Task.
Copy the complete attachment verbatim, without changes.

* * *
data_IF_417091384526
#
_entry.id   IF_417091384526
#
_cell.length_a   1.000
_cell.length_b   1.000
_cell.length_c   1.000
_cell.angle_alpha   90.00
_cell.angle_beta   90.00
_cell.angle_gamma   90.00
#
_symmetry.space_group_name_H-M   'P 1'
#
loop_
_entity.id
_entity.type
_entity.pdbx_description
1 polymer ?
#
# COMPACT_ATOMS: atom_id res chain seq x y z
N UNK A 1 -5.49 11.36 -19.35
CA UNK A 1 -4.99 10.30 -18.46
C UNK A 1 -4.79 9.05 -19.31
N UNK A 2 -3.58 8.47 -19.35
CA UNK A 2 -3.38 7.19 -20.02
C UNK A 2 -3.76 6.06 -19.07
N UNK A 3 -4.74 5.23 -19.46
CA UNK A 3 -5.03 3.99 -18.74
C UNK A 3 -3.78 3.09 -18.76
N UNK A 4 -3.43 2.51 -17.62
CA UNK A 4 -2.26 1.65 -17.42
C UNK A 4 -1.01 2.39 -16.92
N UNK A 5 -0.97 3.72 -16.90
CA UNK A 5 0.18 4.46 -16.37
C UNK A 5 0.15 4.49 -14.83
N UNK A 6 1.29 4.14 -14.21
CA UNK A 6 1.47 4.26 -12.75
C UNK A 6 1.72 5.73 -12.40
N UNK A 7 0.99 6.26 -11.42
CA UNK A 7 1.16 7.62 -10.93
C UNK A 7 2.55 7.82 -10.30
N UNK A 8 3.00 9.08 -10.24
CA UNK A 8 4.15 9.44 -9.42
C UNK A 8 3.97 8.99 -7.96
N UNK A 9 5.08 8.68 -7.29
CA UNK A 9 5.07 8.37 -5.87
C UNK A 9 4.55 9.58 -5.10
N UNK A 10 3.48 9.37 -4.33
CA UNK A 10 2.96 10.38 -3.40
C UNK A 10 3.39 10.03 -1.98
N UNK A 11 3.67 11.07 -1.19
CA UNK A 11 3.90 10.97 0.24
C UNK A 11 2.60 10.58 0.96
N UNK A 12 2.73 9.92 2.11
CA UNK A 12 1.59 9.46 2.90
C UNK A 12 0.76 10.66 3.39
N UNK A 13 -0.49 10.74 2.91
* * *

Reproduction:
data_IF_417091384526
#
_entry.id   IF_417091384526
#
_cell.length_a   1.000
_cell.length_b   1.000
_cell.length_c   1.000
_cell.angle_alpha   90.00
_cell.angle_beta   90.00
_cell.angle_gamma   90.00
#
_symmetry.space_group_name_H-M   'P 1'
#
loop_
_entity.id
_entity.type
_entity.pdbx_description
1 polymer ?
#
# COMPACT_ATOMS: atom_id res chain seq x y z
N UNK A 1 -5.49 11.36 -19.35
CA UNK A 1 -4.99 10.30 -18.46
C UNK A 1 -4.79 9.05 -19.31
N UNK A 2 -3.58 8.47 -19.35
CA UNK A 2 -3.38 7.19 -20.02
C UNK A 2 -3.76 6.06 -19.07
N UNK A 3 -4.74 5.23 -19.46
CA UNK A 3 -5.03 3.99 -18.74
C UNK A 3 -3.78 3.09 -18.76
N UNK A 4 -3.43 2.51 -17.62
CA UNK A 4 -2.26 1.65 -17.42
C UNK A 4 -1.01 2.39 -16.92
N UNK A 5 -0.97 3.72 -16.90
CA UNK A 5 0.18 4.46 -16.37
C UNK A 5 0.15 4.49 -14.83
N UNK A 6 1.29 4.14 -14.21
CA UNK A 6 1.47 4.26 -12.75
C UNK A 6 1.72 5.73 -12.40
N UNK A 7 0.99 6.26 -11.42
CA UNK A 7 1.16 7.62 -10.93
C UNK A 7 2.55 7.82 -10.30
N UNK A 8 3.00 9.08 -10.24
CA UNK A 8 4.15 9.44 -9.42
C UNK A 8 3.97 8.99 -7.96
N UNK A 9 5.08 8.68 -7.29
CA UNK A 9 5.07 8.37 -5.87
C UNK A 9 4.55 9.58 -5.10
N UNK A 10 3.48 9.37 -4.33
CA UNK A 10 2.96 10.38 -3.40
C UNK A 10 3.39 10.03 -1.98
N UNK A 11 3.67 11.07 -1.19
CA UNK A 11 3.90 10.97 0.24
C UNK A 11 2.60 10.58 0.96
N UNK A 12 2.73 9.92 2.11
CA UNK A 12 1.59 9.46 2.90
C UNK A 12 0.76 10.66 3.39
N UNK A 13 -0.49 10.74 2.91